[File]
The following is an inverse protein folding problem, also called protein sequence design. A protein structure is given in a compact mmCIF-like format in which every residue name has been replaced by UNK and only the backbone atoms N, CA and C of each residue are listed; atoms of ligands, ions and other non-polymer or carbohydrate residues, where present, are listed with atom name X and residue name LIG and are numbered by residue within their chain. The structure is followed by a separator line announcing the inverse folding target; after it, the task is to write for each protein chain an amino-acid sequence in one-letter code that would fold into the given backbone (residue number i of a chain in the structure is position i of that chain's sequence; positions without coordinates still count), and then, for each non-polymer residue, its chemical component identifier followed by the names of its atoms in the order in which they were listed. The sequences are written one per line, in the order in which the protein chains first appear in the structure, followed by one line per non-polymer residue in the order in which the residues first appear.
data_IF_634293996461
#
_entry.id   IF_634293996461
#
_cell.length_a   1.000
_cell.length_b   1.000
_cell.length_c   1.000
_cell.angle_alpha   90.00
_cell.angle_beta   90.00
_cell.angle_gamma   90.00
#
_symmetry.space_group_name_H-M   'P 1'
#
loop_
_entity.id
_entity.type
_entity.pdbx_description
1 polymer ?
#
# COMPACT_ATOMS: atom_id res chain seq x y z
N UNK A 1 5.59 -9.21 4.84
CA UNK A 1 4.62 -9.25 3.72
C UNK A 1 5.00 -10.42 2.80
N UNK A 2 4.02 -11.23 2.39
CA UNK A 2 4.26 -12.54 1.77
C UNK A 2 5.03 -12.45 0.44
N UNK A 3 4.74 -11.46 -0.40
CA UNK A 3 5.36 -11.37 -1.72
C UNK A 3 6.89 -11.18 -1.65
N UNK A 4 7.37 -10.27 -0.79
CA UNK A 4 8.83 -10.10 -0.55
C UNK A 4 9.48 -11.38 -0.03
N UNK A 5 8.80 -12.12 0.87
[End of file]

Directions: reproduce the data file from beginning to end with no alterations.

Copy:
The following is an inverse protein folding problem, also called protein sequence design. A protein structure is given in a compact mmCIF-like format in which every residue name has been replaced by UNK and only the backbone atoms N, CA and C of each residue are listed; atoms of ligands, ions and other non-polymer or carbohydrate residues, where present, are listed with atom name X and residue name LIG and are numbered by residue within their chain. The structure is followed by a separator line announcing the inverse folding target; after it, the task is to write for each protein chain an amino-acid sequence in one-letter code that would fold into the given backbone (residue number i of a chain in the structure is position i of that chain's sequence; positions without coordinates still count), and then, for each non-polymer residue, its chemical component identifier followed by the names of its atoms in the order in which they were listed. The sequences are written one per line, in the order in which the protein chains first appear in the structure, followed by one line per non-polymer residue in the order in which the residues first appear.
data_IF_634293996461
#
_entry.id   IF_634293996461
#
_cell.length_a   1.000
_cell.length_b   1.000
_cell.length_c   1.000
_cell.angle_alpha   90.00
_cell.angle_beta   90.00
_cell.angle_gamma   90.00
#
_symmetry.space_group_name_H-M   'P 1'
#
loop_
_entity.id
_entity.type
_entity.pdbx_description
1 polymer ?
#
# COMPACT_ATOMS: atom_id res chain seq x y z
N UNK A 1 5.59 -9.21 4.84
CA UNK A 1 4.62 -9.25 3.72
C UNK A 1 5.00 -10.42 2.80
N UNK A 2 4.02 -11.23 2.39
CA UNK A 2 4.26 -12.54 1.77
C UNK A 2 5.03 -12.45 0.44
N UNK A 3 4.74 -11.46 -0.40
CA UNK A 3 5.36 -11.37 -1.72
C UNK A 3 6.89 -11.18 -1.65
N UNK A 4 7.37 -10.27 -0.79
CA UNK A 4 8.83 -10.10 -0.55
C UNK A 4 9.48 -11.38 -0.03
N UNK A 5 8.80 -12.12 0.87